Ultrasound imaging is at its best when a good amount of amniotic fluid is present, but is hampered by oligohydramnios (very low amniotic fluid volume). MRI usage, on the other hand, is not affected by oligohydramnios and may be a modality that could be of some benefit when presented with a potential fetal anomaly and low fluid. One problem that sometimes occurs with MRI usage in obstetrics is the difficulty in obtaining clear images when fetal movement occurs.
The majority of studies that have utilized MRI in pregnancy have been performed after the first trimester. One study analyzed the assessment of 20 infants at 9 months of age after they experienced MRI inutero after 20 weeks gestation. No difference was seen when compared to 20 controls. Even though no adverse effects have been reported, the National Radiological Protection Board has arbitrarily advised that MRI not be performed in the first trimester if at all possible until further studies are performed. A few recent reports have described Fast MRI imaging, which decreases exposure but still obtains quality images. This approach may show promise for further usage in obstetrics.
Nuclear Medicine Studies:
The most common nuclear medicine study performed on women of childbearing age is the pulmonary ventilation-perfusion (VQ) scan. Macro-aggregated albumin that is labeled with technetium Tc 99 is used for the perfusion part of the study and inhaled Xenon gas is used for the ventilation part. The amount of radiation exposure to the fetus with a typical study is very small, estimated to only be about 50 millirads. In a recent survey of over 300 hospitals that responded to whether or not they perform these studies on pregnant women, 67% responded yes and of these, 50% modify their approach, usually involving a reduction in the perfusion dose. Because pulmonary embolism (PE) is one of the major causes for maternal death during pregnancy, if there is a high clinical suspicion for PE, then a VQ scan is an accepted diagnostic modality according to ACOG. Other nuclear medicine studies include scans of the brain, bone, and kidneys (also using technetium 99, thallium, or gallium as the most common isotopes).
Women have a higher rate of thyroid abnormalities when compared to men. A common non-surgical treatment for significant hyperthyroidism is the radioactive isotope of iodine (Iodine 131 or I131). Because iodine readily crosses the placenta, I131 treatment is not recommended during pregnancy. In reality, the fetal thyroid gland develops at about 8 weeks gestation and does not begin to concentrate iodine until about 11 to 12 weeks. Therefore, usage prior to 10 weeks would be of no consequence. Therefore, if a woman undergoes treatment for hyperthyroidism, and later she discovers that she was pregnant, timing the exposure in the first trimester is of utmost importance. If it occurred prior to 10 weeks gestation, she can be reassured that the fetus was probably unaffected.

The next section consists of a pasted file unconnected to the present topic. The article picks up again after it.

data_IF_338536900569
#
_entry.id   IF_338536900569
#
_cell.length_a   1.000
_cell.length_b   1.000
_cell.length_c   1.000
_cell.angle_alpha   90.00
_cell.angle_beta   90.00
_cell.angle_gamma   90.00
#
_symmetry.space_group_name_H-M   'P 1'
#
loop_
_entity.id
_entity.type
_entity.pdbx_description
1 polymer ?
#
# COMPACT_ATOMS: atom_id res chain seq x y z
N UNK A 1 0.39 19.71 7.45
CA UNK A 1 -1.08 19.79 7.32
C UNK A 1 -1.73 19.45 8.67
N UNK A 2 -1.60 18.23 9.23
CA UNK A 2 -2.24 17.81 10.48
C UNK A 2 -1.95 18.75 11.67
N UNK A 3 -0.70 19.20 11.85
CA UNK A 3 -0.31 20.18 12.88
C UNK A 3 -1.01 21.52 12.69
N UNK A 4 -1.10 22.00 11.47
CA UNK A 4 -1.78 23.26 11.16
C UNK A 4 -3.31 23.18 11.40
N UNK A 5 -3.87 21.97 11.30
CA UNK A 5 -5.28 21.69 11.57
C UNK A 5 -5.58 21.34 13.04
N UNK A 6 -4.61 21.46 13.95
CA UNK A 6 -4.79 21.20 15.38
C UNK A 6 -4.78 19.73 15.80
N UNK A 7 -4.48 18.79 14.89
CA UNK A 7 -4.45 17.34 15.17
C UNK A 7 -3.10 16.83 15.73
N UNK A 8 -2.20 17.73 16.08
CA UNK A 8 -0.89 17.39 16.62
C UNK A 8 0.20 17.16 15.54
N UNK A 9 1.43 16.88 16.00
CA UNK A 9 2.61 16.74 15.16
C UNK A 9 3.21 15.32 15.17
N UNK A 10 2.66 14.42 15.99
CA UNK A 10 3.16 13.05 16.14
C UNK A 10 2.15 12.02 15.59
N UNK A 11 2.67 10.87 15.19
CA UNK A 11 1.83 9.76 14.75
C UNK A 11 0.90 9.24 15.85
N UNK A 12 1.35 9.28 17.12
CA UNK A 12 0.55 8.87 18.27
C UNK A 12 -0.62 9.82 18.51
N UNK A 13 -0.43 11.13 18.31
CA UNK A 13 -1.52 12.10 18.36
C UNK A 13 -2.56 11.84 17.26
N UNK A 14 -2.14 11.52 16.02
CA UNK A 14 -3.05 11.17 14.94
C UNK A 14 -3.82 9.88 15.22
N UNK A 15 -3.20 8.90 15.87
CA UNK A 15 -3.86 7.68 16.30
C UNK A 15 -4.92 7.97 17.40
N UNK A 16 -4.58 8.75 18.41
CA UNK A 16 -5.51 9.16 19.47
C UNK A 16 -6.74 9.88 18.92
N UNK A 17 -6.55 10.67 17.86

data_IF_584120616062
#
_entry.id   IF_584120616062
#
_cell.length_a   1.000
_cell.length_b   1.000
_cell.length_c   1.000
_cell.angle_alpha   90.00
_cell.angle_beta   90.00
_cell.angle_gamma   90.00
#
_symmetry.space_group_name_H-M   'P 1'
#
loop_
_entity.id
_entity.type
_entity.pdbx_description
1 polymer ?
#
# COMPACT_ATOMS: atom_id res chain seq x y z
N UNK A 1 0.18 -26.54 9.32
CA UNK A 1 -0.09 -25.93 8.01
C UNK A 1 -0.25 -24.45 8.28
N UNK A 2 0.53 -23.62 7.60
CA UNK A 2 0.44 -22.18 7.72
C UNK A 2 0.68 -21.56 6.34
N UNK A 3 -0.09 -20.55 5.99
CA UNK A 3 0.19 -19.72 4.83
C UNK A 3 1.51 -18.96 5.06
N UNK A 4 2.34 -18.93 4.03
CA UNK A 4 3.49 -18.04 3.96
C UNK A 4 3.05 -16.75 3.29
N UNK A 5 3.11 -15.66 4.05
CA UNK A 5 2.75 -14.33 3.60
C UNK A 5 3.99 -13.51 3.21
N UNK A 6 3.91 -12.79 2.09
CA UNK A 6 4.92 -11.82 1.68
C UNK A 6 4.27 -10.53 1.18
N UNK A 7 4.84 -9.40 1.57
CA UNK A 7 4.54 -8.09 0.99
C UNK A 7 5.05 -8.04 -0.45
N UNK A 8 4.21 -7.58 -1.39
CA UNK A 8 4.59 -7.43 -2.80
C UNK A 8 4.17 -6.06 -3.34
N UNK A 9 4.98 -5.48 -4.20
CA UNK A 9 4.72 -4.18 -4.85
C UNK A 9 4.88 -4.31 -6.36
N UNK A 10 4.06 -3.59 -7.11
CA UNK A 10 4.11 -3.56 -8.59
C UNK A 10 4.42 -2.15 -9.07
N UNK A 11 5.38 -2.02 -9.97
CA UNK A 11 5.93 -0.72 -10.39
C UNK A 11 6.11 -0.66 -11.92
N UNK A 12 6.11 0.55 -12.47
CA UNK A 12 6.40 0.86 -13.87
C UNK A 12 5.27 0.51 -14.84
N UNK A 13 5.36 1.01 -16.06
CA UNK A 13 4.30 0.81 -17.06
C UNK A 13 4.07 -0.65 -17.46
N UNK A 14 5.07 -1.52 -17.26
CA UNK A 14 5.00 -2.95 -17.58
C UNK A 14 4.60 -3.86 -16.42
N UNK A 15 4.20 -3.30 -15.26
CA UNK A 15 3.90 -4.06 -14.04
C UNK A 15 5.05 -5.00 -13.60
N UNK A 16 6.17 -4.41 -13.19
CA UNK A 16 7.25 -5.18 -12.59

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Dr. Towers is currently Professor and Vice Chair of the Department of Obstetrics & Gynecology at University of Tennessee Medical Center Knoxville in the Division of Maternal-Fetal Medicine. He is still clinically active managing numerous high-risk pregnancies. He is also actively involved in research with over 90 publications in major medical journals. Though his research has spanned many areas in obstetrics, he has primary interests in drugs in pregnancy, infections in pregnancy, fetal heart monitoring, bleeding in pregnancy, and fetal lung maturity.
He has authored a book for consumers regarding the safety of over-the-counter medications that are used in treating the common cold entitled “I’m Pregnant & I Have a Cold – Are Over-the-Counter Drugs Safe to Use?” published by RBC Press, Inc. He is also one of the new Editors of the reference book for clinical care providers entitled “Drugs in Pregnancy and Lactation, published by Wolters & Kluwer.